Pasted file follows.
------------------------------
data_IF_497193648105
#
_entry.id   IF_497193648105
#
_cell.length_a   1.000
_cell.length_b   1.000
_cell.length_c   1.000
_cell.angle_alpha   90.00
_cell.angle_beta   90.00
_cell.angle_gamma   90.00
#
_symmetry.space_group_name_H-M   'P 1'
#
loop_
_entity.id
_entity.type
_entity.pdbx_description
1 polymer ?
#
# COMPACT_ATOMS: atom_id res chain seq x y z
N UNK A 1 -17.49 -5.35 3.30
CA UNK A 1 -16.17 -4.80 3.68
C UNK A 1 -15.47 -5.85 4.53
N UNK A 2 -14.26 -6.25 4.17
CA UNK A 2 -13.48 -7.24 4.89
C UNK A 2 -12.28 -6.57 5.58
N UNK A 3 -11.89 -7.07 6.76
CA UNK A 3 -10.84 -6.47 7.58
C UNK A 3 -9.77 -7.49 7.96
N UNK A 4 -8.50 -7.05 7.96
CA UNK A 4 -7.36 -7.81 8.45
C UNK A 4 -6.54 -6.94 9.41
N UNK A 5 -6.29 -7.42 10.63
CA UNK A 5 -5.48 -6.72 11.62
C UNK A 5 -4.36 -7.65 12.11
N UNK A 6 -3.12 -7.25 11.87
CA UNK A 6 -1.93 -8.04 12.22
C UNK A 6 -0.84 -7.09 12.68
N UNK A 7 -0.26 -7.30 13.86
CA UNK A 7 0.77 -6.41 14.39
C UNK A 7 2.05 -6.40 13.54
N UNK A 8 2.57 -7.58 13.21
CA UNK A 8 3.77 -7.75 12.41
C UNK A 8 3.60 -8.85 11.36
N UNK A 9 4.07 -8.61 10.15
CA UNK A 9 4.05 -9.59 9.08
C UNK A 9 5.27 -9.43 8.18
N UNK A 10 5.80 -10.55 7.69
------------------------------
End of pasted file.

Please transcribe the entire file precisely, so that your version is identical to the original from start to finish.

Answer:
data_IF_497193648105
#
_entry.id   IF_497193648105
#
_cell.length_a   1.000
_cell.length_b   1.000
_cell.length_c   1.000
_cell.angle_alpha   90.00
_cell.angle_beta   90.00
_cell.angle_gamma   90.00
#
_symmetry.space_group_name_H-M   'P 1'
#
loop_
_entity.id
_entity.type
_entity.pdbx_description
1 polymer ?
#
# COMPACT_ATOMS: atom_id res chain seq x y z
N UNK A 1 -17.49 -5.35 3.30
CA UNK A 1 -16.17 -4.80 3.68
C UNK A 1 -15.47 -5.85 4.53
N UNK A 2 -14.26 -6.25 4.17
CA UNK A 2 -13.48 -7.24 4.89
C UNK A 2 -12.28 -6.57 5.58
N UNK A 3 -11.89 -7.07 6.76
CA UNK A 3 -10.84 -6.47 7.58
C UNK A 3 -9.77 -7.49 7.96
N UNK A 4 -8.50 -7.05 7.96
CA UNK A 4 -7.36 -7.81 8.45
C UNK A 4 -6.54 -6.94 9.41
N UNK A 5 -6.29 -7.42 10.63
CA UNK A 5 -5.48 -6.72 11.62
C UNK A 5 -4.36 -7.65 12.11
N UNK A 6 -3.12 -7.25 11.87
CA UNK A 6 -1.93 -8.04 12.22
C UNK A 6 -0.84 -7.09 12.68
N UNK A 7 -0.26 -7.30 13.86
CA UNK A 7 0.77 -6.41 14.39
C UNK A 7 2.05 -6.40 13.54
N UNK A 8 2.57 -7.58 13.21
CA UNK A 8 3.77 -7.75 12.41
C UNK A 8 3.60 -8.85 11.36
N UNK A 9 4.07 -8.61 10.15
CA UNK A 9 4.05 -9.59 9.08
C UNK A 9 5.27 -9.43 8.18
N UNK A 10 5.80 -10.55 7.69